1. How much data size dedicated for catalog and actual vertica data
  2. How much is size used by catalog and data on each host
  3. Stats in terms of percentage

Use the below query as a super user on Vertica to get the stats.

navin => select node_name, storage_usage, disk_space_used_mb, disk_space_free_mb, disk_space_free_percent  
	from disk_storage order by node_name, storage_usage;

     node_name | storage_usage | disk_space_used_mb| disk_space_free_mb| disk_space_free_percent
 v_db_node0001 | CATALOG       |              4540 |             46138 | 91%
 v_db_node0001 | DATA,TEMP     |            354548 |            270111 | 43%
 v_db_node0002 | CATALOG       |              9595 |             41083 | 81%
 v_db_node0002 | DATA,TEMP     |            362546 |            262113 | 41%
 v_db_node0003 | CATALOG       |              6957 |             43721 | 86%
 v_db_node0003 | DATA,TEMP     |            355516 |            269143 | 43%
(6 rows)

Note : This post only covers how to get stats for disk space utilization of Vertica data / catalog, besides this Vertica also stores the catalog in memory on every host and that can lead to some issues in performance of regular DML queries and TM operations.

Before Vertica 8.0 version, Vertica catalog issues were common, where a global catalog lock was held on every node of vertica to update the catalog at very frequent intervals, when there was such a lock held by Vertica Engine all the DML operations and Tuple Mover operations would be blocked. The main reason for this was Vertica tried to keep a centralized global catalog and sync of this log across all nodes would take time internally

Later they fixed by having a copy of global catalog on every node and thus reducing the time taken to sync to centralized catalog. Also they did reduce the size of global catalog by reducing the metadata related to projections inside each copy.

For more information on Catalog size in memory and checklist of identifying if your cluster has catalog performance issues, please refer to the below blogs by Vertica Engineering


How to close all Vertica sessions by a user (bit 2)

This post is a part of Bit Series blog and Its going to be a very quick one.

Have you ever faced a scenario as Vertica DBA to close all sessions on a vertica cluster for a specific user only.

The traditional way to do this is

  1. Query sessions table and find all open session for a specific user
  2. Take the session id one by one and then use “select close_session(‘session_id’) command to close each of those sessions

What if there is a smart of way of achieving this tedious task.

Yes, you can do all this with a single command as below.

## First we get all the sessions for the specific users and construct the close_session SQL command for each of the sessions, then we just pass the output of first vsql command as an input to second vsql command.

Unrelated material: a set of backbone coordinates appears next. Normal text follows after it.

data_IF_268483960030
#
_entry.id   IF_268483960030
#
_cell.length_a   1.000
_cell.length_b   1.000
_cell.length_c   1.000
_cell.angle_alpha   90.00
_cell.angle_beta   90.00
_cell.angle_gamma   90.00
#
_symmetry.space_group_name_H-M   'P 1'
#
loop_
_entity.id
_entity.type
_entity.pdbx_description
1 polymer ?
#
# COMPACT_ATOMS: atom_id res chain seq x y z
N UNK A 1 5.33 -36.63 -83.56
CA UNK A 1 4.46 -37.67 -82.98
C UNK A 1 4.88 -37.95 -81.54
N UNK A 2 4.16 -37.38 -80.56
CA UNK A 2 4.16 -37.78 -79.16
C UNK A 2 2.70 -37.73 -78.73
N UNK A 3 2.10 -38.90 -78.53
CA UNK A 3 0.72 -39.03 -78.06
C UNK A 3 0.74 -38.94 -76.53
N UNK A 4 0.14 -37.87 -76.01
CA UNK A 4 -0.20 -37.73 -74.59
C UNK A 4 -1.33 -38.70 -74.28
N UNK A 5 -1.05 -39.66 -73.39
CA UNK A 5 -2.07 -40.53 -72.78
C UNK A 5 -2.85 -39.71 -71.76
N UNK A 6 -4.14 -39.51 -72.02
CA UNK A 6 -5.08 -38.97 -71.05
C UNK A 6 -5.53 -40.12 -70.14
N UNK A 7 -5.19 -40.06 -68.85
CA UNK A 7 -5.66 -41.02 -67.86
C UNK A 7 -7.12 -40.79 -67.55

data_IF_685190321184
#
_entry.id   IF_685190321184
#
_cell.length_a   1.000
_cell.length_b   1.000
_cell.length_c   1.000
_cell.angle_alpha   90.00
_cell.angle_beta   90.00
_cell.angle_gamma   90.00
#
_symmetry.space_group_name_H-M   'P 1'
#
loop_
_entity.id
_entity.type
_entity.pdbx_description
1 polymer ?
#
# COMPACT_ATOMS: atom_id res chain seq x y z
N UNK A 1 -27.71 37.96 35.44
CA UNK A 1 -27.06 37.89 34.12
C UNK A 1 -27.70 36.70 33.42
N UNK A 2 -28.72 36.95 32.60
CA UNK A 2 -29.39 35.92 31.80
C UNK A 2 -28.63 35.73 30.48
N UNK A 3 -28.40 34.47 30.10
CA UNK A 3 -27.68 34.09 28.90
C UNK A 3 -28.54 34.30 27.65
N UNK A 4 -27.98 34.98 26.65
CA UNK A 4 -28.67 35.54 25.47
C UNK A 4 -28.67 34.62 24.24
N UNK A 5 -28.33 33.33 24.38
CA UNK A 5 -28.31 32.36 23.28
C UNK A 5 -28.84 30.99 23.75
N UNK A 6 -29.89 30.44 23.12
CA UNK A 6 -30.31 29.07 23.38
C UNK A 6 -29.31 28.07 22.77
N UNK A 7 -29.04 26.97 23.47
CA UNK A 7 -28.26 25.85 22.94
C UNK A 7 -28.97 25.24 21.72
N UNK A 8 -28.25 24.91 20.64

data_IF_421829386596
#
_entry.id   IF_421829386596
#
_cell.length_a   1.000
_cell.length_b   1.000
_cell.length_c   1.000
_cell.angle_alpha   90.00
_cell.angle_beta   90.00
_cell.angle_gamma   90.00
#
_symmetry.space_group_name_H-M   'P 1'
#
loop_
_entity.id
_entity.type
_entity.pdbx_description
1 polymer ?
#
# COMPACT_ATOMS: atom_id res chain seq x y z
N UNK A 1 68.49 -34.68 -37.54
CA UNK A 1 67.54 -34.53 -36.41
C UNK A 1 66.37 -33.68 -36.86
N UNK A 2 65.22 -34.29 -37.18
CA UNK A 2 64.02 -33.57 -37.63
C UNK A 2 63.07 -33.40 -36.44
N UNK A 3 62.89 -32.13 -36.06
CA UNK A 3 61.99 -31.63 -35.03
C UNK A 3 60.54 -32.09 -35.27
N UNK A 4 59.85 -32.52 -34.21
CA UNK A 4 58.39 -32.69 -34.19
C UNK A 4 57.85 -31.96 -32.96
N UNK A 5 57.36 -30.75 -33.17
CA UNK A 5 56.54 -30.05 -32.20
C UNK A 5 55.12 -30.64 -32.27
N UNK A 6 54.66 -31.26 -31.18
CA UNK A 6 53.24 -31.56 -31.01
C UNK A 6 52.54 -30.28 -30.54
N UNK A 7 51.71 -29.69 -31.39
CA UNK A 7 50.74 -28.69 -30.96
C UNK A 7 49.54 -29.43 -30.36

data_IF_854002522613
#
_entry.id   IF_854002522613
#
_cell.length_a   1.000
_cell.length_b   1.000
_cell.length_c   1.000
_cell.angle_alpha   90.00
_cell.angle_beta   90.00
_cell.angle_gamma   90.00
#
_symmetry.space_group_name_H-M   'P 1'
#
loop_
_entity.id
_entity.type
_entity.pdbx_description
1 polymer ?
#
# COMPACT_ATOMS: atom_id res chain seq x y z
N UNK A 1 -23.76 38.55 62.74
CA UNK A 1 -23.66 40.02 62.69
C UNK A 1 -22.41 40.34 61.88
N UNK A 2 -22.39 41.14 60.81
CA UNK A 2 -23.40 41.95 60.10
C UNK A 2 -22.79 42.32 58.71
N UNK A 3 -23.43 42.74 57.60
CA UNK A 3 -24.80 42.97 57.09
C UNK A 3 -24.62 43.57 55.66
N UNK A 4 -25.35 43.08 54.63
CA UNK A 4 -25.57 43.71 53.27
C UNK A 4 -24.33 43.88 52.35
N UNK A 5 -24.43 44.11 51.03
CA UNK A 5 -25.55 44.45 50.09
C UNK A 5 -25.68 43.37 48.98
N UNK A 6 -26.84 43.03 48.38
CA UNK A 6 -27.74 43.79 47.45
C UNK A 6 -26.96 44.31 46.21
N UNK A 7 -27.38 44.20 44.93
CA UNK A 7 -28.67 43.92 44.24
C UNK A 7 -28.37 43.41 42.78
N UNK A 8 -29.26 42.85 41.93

vsql -U dbadmin -w 'xxxxxx' -At -c "select 'select close_session(''' || session_id || ''');' from sessions where user_name = 'dbadmin';" | vsql  -U dbadmin -w 'xxxxxx'

Next time, you have this task at hand, do it with a single command using VSQL.

Stay tuned for more such upcoming tips and tricks.

HDInsight, Vertica

Load data from HDInsight Cluster to Vertica (part 3)

If you have landed on this page looking for “Load data from HDInsight Cluster to Vertica”, I would recommend you to visit the previous to post 1 and post 2, which are a part of this blog series.

This blog post is the third and final in series of “Load data from HDInsight Cluster to Vertica”. This will be focusing on how to leverage Vertica’s ability to read data from BLOB directly.

Continue reading

How to assign a resource pool to Vertica user

Recently I came across a use case, which to me, was a very easy task, but when I started to work, I found it to be rather complex.

The only reason was confusing documentation done by Vertica team.

So the question was “How to assign a resource pool to any Vertica user”

Requirement –

We have a user who needs to be using a specific resource pool always.

Solution –

Create a user

Here we create a SQL authenticated user and just check the default resource pool assigned to it in system tables. We will see every user gets assigned to ‘general’ resource pool by default

navin=> create user navin identified by 'xxxxxxx';

navin=> show resource_pool
navin-> ;
     name      | setting
 resource_pool | general
(1 row)

navin=> select user_name, resource_pool from users where user_name like 'navin';
-[ RECORD 1 ]-+--------
user_name     | navin
resource_pool | general

Grant usage permission to the user for this resource pool.

User needs to have USAGE privileges on a specific resource pool, before assigning the resource pool as a default pool for that user. This can be done by using the below command,

navin=> GRANT USAGE ON RESOURCE POOL recovery to navin;

Assign a default resource pool to the user

By default, if you don’t assign a resource pool to the user, ‘general’ resource pool is applied by Vertica.

If we need a user to use a specific pool, we should assign this resource pool to the user , using the below command . Here we have assigned resource pool “recovery” to this user.

navin=> ALTER USER navin RESOURCE POOL recovery;
navin=> select user_name, resource_pool from users where user_name like 'navin';
 user_name | resource_pool
 navin     | recovery

--Validating if user can use this pool

navin=> set resource_pool=recovery;
navin=> show resource_pool;
     name      | setting
 resource_pool | recovery
(1 row)

These are the 3 steps which needs to be followed in order to assign a resource pool to the user.

Note :

  1. we have assigned this test user to recovery resource pool here, just for example purpose. recovery is a inbuilt resource pool, we should ideally avoid any kind of usage of this pool by any user of Vertica.
  2. We can assign USAGE permission on multiple user resource pools to a user, but only 1 resource pool can be set to default for a user.